DUBAI, Oct 18 (Reuters) - Several disappointing third-quarter results from large Saudi companies dragged on the kingdom’s stock index in morning trade on Tuesday, while other Gulf markets edged up in modest trade.
Riyadh’s index was down 0.8 percent after 70 minutes. Saudi Arabian Mining Co (Ma‘aden) fell 2.7 percent after it posted a 4.6 percent rise in third-quarter net profit to 83.6 million riyals ($22.3 million) but missed analysts’ average forecast of 122.7 million riyals.
National Industrialization Co (Tasnee) swung to a net profit of 122.2 million riyals from a loss of 296.3 million riyals in the prior-year period. But NCB Capital said the result was 18 percent below its expectation and the stock slumped 5.5 percent.
Saudi Fertilizer Co fell 5.3 percent after it posted a 68 percent decline in third-quarter net profit to 181.4 million riyals, missing analysts’ prediction of 249.2 million riyals.
Banking shares were mixed with Samba Financial Group gaining 2.1 percent after it reported a 2.2-percent drop in quarterly net profit, in line with analysts’ forecasts.
Al Rajhi Bank rose 1.0 percent after it reported a 16.7-percent rise in profit, meeting forecasts; it was the first major bank in Saudi Arabia to report higher profits for the third quarter.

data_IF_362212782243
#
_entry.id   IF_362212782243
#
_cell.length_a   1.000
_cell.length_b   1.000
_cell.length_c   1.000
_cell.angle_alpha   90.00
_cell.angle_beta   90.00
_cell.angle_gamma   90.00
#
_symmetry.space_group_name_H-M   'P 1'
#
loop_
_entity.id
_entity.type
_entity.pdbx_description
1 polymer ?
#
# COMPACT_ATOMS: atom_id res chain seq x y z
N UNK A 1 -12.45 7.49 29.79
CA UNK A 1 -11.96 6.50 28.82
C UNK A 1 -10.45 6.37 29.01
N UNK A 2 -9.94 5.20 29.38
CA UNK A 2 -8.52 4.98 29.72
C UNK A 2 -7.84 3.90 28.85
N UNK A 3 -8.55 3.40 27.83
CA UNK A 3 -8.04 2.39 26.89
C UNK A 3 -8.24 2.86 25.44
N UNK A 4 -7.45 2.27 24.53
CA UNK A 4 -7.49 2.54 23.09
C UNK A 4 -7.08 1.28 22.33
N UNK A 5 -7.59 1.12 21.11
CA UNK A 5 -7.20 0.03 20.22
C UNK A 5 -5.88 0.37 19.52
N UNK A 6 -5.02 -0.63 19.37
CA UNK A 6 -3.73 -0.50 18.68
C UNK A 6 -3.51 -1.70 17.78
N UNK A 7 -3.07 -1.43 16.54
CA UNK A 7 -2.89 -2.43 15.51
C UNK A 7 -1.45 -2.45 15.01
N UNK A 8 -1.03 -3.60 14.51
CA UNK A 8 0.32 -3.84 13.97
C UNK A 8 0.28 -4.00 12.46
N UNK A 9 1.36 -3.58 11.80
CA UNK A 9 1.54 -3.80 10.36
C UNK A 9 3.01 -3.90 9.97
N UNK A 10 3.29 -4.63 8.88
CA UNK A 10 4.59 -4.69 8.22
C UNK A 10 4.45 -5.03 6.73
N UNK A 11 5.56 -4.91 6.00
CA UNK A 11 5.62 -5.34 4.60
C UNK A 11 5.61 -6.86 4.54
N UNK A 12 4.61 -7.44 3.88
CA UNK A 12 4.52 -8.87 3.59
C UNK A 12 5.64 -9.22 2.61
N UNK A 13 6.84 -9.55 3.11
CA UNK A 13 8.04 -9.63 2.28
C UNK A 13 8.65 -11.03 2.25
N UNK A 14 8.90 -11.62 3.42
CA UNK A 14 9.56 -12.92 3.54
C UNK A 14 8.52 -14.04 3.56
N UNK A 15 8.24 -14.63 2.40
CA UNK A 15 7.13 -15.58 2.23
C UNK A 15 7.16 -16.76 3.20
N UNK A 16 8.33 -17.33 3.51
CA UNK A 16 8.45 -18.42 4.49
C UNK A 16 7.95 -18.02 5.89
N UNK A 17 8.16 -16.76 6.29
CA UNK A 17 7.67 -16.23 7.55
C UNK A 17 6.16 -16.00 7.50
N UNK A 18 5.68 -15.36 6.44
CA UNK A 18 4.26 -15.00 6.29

Saudi Hollandi Bank recorded a 46.7 percent fall in profit to 262.8 million riyals; analysts had forecast 506.4 million riyals. Its shares were down 4.5 percent.
The first telecommunications operator to report third-quarter earnings, Zain Saudi, dropped 3.6 percent after it reported a third-quarter loss of 267 million riyals. That was in line with expectations but quarterly revenue was down 7 percent.
Elsewhere, Dubai’s index rose 0.5 percent in modest trade with attention focused on small and mid-sized shares. Builder Arabtec and Union Properties were each up 1.5 percent.
In Abu Dhabi, Union National Bank, the only major bank to have reported third-quarter earnings so far in the emirate, was flat. It posted a 15 percent drop in net profit to 410 million dirhams ($111.6 million); analysts had forecast 456.7 million dirhams. (Reporting by Celine Aswad; Editing by Andrew Torchia and Andrew Heavens)